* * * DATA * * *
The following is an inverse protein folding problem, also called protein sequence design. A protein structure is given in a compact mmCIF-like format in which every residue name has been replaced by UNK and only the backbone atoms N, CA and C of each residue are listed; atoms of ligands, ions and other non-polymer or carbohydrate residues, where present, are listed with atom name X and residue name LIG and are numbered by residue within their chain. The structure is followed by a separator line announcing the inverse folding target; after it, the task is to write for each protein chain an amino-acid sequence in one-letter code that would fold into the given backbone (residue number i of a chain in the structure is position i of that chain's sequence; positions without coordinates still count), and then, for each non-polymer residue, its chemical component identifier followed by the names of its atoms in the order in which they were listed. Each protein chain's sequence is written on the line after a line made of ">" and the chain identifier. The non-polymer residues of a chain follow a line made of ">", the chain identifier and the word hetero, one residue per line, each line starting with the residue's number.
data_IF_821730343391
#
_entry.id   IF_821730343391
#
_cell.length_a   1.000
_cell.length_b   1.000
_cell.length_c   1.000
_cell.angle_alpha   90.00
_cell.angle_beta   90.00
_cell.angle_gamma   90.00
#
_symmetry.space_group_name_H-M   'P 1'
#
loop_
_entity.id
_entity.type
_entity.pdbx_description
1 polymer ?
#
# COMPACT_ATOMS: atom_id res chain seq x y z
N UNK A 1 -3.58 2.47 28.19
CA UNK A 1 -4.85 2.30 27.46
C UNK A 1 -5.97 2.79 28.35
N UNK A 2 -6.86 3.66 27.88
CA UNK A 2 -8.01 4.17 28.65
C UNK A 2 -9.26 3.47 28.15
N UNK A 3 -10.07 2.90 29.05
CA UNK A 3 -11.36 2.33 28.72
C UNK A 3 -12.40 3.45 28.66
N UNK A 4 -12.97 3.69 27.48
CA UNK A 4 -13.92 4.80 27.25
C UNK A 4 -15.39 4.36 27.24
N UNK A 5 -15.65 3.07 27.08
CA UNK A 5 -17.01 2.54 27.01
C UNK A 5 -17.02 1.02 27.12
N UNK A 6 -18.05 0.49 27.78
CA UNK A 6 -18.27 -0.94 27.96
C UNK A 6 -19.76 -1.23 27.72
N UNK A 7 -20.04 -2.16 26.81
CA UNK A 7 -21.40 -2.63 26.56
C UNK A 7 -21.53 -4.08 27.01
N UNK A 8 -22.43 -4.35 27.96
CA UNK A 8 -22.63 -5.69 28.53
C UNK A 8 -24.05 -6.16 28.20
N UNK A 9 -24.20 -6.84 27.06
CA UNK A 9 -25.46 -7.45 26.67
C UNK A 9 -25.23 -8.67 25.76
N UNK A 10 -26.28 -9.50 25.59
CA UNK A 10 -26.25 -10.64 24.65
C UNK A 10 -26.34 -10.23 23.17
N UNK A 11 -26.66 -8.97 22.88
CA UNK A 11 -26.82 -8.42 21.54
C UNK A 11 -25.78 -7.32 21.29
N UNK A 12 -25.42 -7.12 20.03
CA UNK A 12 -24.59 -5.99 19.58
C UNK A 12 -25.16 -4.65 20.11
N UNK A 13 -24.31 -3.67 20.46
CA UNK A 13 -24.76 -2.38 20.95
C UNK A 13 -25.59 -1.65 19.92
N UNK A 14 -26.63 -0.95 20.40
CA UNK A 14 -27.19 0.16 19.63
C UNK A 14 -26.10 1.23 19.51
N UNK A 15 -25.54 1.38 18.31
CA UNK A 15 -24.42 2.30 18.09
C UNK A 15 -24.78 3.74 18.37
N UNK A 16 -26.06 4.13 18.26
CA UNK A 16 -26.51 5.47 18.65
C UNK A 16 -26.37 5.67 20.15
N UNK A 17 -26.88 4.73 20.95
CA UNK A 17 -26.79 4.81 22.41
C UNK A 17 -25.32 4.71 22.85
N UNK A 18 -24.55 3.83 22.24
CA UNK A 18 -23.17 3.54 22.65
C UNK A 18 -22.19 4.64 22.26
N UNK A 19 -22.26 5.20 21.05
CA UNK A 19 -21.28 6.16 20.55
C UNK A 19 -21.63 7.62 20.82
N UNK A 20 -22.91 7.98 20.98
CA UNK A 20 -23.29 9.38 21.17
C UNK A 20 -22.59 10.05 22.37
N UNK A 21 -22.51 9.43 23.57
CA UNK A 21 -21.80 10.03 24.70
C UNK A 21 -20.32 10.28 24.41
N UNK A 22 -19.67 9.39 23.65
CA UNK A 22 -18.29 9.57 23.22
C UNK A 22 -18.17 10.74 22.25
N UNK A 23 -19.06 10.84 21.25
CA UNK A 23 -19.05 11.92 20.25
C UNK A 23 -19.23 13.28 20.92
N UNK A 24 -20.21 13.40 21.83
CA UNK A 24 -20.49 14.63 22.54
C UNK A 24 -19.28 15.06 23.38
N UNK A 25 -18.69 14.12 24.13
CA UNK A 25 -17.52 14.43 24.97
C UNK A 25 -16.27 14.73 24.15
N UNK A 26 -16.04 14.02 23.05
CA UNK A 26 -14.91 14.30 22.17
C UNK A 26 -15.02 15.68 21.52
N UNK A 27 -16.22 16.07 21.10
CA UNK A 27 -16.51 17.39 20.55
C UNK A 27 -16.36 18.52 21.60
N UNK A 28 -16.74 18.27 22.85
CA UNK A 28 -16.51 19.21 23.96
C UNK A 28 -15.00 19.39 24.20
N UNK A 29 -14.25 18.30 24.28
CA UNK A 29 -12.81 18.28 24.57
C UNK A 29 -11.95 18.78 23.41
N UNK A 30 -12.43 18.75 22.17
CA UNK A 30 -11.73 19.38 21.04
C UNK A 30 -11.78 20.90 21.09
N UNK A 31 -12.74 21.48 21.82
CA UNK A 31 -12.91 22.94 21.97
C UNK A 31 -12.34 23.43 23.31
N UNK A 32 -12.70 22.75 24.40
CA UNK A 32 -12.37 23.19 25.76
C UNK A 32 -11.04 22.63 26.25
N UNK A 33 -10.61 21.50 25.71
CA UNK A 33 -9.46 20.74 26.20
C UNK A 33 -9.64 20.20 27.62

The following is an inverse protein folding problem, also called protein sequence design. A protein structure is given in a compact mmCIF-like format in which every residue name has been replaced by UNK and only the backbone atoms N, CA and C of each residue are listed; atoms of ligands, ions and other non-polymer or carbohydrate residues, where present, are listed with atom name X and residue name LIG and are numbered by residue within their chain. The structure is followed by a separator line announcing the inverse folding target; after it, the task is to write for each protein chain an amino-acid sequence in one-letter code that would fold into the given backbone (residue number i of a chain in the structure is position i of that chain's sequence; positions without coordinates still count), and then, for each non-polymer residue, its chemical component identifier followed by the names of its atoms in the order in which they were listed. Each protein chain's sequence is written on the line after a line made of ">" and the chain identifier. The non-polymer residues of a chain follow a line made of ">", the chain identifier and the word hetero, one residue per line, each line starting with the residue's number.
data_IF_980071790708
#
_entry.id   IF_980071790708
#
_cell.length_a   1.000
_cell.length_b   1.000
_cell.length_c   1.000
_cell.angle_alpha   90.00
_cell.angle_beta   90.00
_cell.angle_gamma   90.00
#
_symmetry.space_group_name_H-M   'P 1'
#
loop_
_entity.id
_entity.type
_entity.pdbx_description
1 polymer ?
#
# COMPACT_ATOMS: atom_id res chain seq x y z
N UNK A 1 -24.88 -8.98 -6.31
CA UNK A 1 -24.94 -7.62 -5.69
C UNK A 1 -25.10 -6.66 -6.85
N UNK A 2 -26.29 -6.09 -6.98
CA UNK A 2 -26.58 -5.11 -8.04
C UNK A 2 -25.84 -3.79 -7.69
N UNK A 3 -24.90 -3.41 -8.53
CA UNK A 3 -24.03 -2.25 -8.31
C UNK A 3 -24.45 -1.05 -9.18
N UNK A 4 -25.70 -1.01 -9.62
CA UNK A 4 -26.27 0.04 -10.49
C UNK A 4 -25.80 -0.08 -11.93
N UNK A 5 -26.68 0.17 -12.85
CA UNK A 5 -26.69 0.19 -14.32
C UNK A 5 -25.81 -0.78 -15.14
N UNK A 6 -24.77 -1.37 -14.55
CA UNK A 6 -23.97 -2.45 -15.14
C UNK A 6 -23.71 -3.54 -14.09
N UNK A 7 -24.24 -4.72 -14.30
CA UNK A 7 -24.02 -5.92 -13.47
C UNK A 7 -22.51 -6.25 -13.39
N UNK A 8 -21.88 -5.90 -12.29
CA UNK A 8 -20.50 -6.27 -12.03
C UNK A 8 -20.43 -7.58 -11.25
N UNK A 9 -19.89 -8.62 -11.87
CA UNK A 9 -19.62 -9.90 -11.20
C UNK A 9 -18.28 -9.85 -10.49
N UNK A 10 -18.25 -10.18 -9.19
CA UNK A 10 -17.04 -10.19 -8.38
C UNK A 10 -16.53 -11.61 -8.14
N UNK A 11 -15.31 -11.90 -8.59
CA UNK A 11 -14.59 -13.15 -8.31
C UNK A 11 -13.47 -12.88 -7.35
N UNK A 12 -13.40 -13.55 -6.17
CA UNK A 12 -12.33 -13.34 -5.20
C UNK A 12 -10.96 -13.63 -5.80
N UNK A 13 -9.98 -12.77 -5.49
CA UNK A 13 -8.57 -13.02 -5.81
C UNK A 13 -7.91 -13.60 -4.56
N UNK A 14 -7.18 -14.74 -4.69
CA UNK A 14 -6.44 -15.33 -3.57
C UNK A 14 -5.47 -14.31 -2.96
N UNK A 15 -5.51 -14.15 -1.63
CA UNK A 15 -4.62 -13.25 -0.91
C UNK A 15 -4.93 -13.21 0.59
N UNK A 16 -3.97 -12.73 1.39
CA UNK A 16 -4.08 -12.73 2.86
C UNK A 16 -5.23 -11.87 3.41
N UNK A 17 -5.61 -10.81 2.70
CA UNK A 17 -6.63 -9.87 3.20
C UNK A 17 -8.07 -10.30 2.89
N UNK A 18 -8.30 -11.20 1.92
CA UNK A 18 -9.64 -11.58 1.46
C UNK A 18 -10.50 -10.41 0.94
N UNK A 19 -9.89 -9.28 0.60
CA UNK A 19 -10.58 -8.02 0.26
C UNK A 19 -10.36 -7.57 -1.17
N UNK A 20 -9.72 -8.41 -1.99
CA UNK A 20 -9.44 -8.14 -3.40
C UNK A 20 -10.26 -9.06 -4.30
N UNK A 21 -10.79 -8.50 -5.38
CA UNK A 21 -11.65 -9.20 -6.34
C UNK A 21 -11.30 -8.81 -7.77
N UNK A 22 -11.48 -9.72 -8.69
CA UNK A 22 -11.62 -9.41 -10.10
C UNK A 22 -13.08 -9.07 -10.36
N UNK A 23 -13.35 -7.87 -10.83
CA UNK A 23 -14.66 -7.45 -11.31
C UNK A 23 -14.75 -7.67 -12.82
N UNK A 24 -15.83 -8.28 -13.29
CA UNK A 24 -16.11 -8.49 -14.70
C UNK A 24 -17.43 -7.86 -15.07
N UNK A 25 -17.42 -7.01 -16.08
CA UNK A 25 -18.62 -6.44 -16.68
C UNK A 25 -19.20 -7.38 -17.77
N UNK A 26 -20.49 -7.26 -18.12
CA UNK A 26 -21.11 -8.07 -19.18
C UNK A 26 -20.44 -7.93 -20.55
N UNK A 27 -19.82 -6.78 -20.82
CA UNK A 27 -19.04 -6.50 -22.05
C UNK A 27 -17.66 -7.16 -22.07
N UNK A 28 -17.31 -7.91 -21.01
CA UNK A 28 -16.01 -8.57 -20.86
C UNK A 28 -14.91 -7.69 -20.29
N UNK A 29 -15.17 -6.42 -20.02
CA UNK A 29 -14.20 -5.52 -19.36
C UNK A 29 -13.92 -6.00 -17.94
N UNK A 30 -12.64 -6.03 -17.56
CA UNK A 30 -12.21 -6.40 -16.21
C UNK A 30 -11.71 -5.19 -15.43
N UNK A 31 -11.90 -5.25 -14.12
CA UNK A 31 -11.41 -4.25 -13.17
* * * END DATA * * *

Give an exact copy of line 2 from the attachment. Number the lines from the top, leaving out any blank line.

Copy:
data_IF_821730343391